"Watching this magnificent new staging at Chichester – directed as well as choreographed by Susan Stroman, who choreographed that 1992 production – you have to agree that Americans do seem to have the edge when it comes to pleasure-giving spectacle and songs that knock you for six."

"A near impossible amount is loaded onto the shoulders (and dancing shoes) of Charlie Stemp as the banker with a heart of gold, but, following triumphs in Half a Sixpence and Mary Poppins, he affirms his status as a 24-carat stage star. By turns rubber-limbed goofball and epitome of debonair charm, he achieves a weightlessness in his waltzes, quick-turns and tap frenzies you never tire of watching and which he seemingly never tires of delivering."

"They’d be crazy not to transfer it.'

The Telegraph
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The Tempest (2022)

★★★

"Deborah Warner's male-dominated production gives an intimate account of Shakespeare's late play"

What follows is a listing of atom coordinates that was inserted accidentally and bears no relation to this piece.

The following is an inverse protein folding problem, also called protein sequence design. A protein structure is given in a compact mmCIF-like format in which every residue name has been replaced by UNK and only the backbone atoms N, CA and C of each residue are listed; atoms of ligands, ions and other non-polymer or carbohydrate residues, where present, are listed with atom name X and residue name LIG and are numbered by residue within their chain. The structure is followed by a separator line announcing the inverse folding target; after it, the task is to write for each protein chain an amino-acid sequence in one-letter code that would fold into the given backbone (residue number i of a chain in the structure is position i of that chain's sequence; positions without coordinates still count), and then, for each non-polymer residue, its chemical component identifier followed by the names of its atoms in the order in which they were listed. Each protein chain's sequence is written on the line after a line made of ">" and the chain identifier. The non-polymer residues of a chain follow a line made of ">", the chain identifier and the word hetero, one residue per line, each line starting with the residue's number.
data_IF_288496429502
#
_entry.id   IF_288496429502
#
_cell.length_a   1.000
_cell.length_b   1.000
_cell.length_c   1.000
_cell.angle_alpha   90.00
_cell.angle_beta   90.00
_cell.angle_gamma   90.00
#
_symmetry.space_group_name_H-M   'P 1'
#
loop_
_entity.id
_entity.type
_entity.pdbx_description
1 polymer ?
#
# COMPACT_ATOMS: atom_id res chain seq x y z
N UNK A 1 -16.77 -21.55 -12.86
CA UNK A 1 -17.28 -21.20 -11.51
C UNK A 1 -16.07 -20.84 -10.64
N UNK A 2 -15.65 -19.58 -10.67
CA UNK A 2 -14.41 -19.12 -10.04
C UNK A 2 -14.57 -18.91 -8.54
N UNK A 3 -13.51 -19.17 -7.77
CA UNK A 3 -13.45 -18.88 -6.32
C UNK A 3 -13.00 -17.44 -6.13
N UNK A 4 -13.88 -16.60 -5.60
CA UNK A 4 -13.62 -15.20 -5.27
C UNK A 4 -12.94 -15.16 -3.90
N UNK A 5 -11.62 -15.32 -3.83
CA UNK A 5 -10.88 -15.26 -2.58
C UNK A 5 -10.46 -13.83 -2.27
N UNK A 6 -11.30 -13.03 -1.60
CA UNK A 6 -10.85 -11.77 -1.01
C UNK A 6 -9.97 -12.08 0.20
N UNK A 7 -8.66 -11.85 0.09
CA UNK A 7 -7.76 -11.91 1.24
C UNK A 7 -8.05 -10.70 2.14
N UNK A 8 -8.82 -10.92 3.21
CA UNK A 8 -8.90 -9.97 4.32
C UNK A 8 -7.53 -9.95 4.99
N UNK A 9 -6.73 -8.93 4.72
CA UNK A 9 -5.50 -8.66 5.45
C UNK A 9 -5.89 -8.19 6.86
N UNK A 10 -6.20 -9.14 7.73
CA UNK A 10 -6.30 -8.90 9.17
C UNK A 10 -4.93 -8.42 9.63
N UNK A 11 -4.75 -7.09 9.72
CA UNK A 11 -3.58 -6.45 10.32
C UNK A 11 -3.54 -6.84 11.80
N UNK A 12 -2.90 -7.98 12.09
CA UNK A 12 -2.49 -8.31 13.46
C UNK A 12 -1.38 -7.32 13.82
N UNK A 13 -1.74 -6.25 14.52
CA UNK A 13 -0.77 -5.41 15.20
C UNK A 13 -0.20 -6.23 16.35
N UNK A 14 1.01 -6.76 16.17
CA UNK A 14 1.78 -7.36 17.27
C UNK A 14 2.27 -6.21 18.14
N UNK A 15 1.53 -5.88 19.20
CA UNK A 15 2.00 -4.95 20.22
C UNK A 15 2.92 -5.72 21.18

"Nicholas Woodeson, 72, gives us a dowdy, shifty, slightly professorial Prospero, albeit book-less, who initially combines acidity with flashes of spleen."

"Whatever the slight frustrations, it’s heartening to see work on this scale (a cast of 14) staged away from London, and blessed with a clarity of utterance."

The Telegraph
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The Seagull (2022)

★★

"Emelia Clarke’s wings are clipped by this ascetic Chekhov staging"

"The Game of Thrones star isn’t given the chance to shine in this new production, so spartan it’s distractingly ostentatious"

"In so far as they go, constrained by a directorial conceit so sparing it’s distractingly ostentatious, I can’t fault the cast, but they yield little that couldn’t be obtained in more traditional, pleasure-giving Chekhov. "